THOMPSON V. WHITE WATER VALLEY R. CO., 132 U. S. 68 (1889)Subscribe to Cases that cite 132 U. S. 68
U.S. Supreme Court
Thompson v. White Water Valley R. Co., 132 U.S. 68 (1889)
Thompson v. White Water Valley Railroad Company
Argued October 21, 1889
Decided November 4, 1889
132 U.S. 68
A mortgage by a railroad company which covers its entire property and also all property appertaining to its road which it might afterwards acquire is valid as to such after-acquired property, and the bonds issued under it are a prior encumbrance on a part of the chartered line constructed, after the funds realized from the mortgage bonds had been exhausted, out of moneys subsequently furnished by parties who took from the company a special lien upon the rents and profits of the section so constructed with their money. chanroblesvirtualawlibrary
The doctrine that a vendor not taking security for the price of real estate sold by him holds in equity a lien upon the property for such price has no application to this case.
This suit was brought by holders of obligations of the Indianapolis, Cincinnati and Lafayette Railroad Company, and on behalf of other holders similarly situated, to enforce an alleged lien claimed by them upon earnings of a section of the road of the White Water Valley Railroad Company against the claim to priority of bondholders secured by an earlier mortgage. The White Water Valley Railroad Company was organized as a corporation in 1865, under the laws of Indiana, with authority to locate, construct, and operate a line of railway from Hagerstown, in Wayne County of that state, to the Town of Harrison, Dearborn County, on the boundary line between Indiana and Ohio. To raise the necessary means to construct the railway, the company issued its coupon bonds to the amount of one million dollars, in sums of one thousand dollars each. They were dated August 1, 1865, and were to mature the 1st of August, 1890, and draw interest at the rate of eight percent per annum, payable semiannually. To secure the payment of the principal and interest of these bonds, the company executed to trustees, by way of mortgage, a deed, bearing date on that day, of its railroad, and all the right of way and land occupied thereby, with the superstructure and all property, materials, rights, and privileges then or thereafter appertaining to the road, and the benefit of all contracts with other railroad companies then existing, or thereafter to be made, and all property, rights, and interests under the same. The deed contained the usual covenants to execute suitable conveyances for the further assurance of property subsequently acquired, and intended to be included in the instrument. The company soon afterwards commenced the construction of the road, and by the 4th of November, 1867, completed that part of it which lies between the Towns of Harrison and Cambridge City, leaving the distance from the latter place to Hagerstown -- between seven and eight miles -- unconstructed. It was then without the requisite means to equip the part of the road completed or to undertake the construction of the remaining chanroblesvirtualawlibrary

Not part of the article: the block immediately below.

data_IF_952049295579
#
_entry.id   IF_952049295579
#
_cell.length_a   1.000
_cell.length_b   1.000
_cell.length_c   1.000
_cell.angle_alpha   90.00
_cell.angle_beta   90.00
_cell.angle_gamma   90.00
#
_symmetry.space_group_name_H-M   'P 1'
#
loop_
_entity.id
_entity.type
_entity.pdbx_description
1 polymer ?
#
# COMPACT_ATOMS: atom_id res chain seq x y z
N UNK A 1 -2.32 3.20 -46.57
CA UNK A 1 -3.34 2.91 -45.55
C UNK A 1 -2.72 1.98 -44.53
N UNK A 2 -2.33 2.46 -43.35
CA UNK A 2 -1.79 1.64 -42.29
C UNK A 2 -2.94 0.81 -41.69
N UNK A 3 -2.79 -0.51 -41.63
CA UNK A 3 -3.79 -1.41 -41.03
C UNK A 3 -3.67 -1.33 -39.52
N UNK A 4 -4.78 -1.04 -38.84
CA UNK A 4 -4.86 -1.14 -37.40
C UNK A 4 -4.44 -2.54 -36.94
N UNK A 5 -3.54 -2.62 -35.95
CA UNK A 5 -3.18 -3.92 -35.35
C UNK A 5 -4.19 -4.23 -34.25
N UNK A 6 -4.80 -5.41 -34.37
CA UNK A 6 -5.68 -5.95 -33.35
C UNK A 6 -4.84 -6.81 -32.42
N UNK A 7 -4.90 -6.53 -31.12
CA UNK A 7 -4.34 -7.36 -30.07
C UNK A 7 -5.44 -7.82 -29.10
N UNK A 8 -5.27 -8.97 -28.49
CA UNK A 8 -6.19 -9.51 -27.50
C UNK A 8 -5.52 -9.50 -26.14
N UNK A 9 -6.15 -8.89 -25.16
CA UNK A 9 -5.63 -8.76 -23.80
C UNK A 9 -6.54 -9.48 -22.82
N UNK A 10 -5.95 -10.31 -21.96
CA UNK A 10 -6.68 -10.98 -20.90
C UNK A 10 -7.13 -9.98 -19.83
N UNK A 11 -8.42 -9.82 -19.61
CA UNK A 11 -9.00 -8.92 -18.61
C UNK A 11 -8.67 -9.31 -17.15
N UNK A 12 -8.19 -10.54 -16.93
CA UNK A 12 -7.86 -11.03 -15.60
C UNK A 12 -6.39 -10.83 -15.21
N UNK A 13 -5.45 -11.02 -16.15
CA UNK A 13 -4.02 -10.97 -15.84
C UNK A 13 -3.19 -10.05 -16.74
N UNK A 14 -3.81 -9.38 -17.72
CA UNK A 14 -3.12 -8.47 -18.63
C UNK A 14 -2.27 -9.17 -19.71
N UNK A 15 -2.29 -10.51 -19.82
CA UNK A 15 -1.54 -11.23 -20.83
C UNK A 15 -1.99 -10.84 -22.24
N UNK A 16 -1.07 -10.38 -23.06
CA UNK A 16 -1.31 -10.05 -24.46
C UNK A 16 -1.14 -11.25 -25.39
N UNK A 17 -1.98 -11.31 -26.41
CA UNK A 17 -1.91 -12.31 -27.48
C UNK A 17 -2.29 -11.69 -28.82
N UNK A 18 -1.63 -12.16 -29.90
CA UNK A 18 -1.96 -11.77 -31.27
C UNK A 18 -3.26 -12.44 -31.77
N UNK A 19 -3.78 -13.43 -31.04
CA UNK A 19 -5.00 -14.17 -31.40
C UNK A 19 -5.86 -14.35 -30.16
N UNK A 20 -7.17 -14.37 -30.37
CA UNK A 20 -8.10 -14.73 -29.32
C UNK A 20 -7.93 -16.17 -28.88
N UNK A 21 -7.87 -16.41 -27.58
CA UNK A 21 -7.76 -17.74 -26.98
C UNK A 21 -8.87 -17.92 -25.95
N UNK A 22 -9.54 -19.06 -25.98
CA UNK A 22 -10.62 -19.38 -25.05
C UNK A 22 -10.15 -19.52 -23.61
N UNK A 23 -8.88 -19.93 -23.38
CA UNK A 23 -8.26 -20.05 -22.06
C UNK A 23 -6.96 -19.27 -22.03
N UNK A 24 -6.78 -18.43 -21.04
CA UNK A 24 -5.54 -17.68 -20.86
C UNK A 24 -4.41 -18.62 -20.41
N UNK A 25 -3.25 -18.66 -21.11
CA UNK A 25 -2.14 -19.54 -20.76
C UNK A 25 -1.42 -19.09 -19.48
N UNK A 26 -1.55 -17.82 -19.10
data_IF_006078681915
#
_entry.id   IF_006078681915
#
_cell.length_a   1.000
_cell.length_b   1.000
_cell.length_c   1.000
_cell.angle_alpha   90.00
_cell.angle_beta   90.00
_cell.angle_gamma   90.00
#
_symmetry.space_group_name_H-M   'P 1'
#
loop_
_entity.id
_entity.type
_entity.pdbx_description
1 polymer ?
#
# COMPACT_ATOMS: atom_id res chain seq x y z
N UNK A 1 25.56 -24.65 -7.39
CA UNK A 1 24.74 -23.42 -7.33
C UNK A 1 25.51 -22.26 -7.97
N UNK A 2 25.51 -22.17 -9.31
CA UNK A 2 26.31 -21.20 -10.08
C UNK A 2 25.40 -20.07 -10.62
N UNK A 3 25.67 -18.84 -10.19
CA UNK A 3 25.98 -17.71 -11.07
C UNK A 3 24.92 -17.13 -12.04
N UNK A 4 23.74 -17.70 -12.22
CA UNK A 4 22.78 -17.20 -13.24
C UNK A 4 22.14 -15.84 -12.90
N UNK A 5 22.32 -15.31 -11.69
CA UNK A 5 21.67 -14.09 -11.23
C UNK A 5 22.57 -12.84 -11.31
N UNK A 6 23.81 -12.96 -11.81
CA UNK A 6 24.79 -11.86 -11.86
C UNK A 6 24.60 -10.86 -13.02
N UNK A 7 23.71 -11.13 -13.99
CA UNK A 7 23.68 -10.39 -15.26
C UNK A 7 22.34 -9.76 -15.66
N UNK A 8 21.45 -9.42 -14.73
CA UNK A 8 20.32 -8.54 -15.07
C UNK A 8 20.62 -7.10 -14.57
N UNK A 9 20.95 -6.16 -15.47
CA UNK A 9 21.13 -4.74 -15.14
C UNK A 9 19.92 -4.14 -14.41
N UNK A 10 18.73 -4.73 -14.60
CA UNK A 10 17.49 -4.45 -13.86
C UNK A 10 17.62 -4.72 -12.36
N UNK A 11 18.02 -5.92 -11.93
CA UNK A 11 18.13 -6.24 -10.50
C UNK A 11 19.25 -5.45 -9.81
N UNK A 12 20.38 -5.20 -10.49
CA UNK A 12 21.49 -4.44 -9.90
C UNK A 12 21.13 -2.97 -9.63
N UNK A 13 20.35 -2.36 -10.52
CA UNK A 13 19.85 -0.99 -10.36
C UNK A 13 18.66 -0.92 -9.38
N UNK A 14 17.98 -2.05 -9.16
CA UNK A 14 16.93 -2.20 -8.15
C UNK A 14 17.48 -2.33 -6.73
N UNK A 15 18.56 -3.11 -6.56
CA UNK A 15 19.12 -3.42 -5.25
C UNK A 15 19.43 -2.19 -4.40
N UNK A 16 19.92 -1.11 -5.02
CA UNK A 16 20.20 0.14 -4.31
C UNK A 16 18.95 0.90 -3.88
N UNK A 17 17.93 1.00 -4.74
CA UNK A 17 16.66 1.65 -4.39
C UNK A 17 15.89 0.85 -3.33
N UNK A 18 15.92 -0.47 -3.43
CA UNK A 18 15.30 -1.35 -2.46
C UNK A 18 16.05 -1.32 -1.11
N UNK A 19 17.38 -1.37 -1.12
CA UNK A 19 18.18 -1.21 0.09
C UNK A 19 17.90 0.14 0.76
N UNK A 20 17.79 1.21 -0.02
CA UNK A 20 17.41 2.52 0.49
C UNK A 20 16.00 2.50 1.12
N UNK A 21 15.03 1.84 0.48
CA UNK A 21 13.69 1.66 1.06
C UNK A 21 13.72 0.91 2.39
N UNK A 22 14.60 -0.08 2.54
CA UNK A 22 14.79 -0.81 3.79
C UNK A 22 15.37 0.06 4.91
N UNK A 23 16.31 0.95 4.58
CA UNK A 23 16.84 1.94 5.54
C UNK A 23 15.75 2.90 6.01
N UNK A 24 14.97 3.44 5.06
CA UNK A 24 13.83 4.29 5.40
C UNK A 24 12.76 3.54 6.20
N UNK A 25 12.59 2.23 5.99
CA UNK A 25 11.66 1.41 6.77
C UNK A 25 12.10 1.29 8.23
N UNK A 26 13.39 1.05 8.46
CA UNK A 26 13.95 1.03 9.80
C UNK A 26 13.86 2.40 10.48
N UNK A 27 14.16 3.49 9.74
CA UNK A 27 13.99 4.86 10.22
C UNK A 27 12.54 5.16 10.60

portion of the road. In this condition it entered into a contract of perpetual lease with the Indianapolis, Cincinnati and Lafayette Railroad Company, a corporation then in existence, in consideration of which the latter company agreed to furnish all the necessary equipments, material, and laborers to operate the line of the road then completed and to construct and put in good and safe running order for the accommodation of the public that part of the line then uncompleted -- that is, the section between Cambridge City and Hagerstown, and to pay to the lessor annually the sum of $140,000 in four quarterly payments of $35,000 each. The contract referred to the mortgage of $1,000,000 before mentioned, and provided for the payment of the interest thereon out of the rents received, and for the resumption of possession by the lessor if the lessee failed to keep its covenants.
The Cincinnati, Indianapolis and Lafayette Company went into the possession of the property thus leased, and proceeded to have the remaining portion of the line of the road between Cambridge City and Hagerstown constructed. For that purpose, the lessee, on the 7th of December, 1867, entered into a contract with Benjamin E. Smith and Henry C. Lord by which these gentlemen agreed to construct the remaining portion of the line, and the lessee agreed, in consideration of such construction, to issue to them, or to such parties as they might name, obligations of the company to the amount of two hundred chanroblesvirtualawlibrary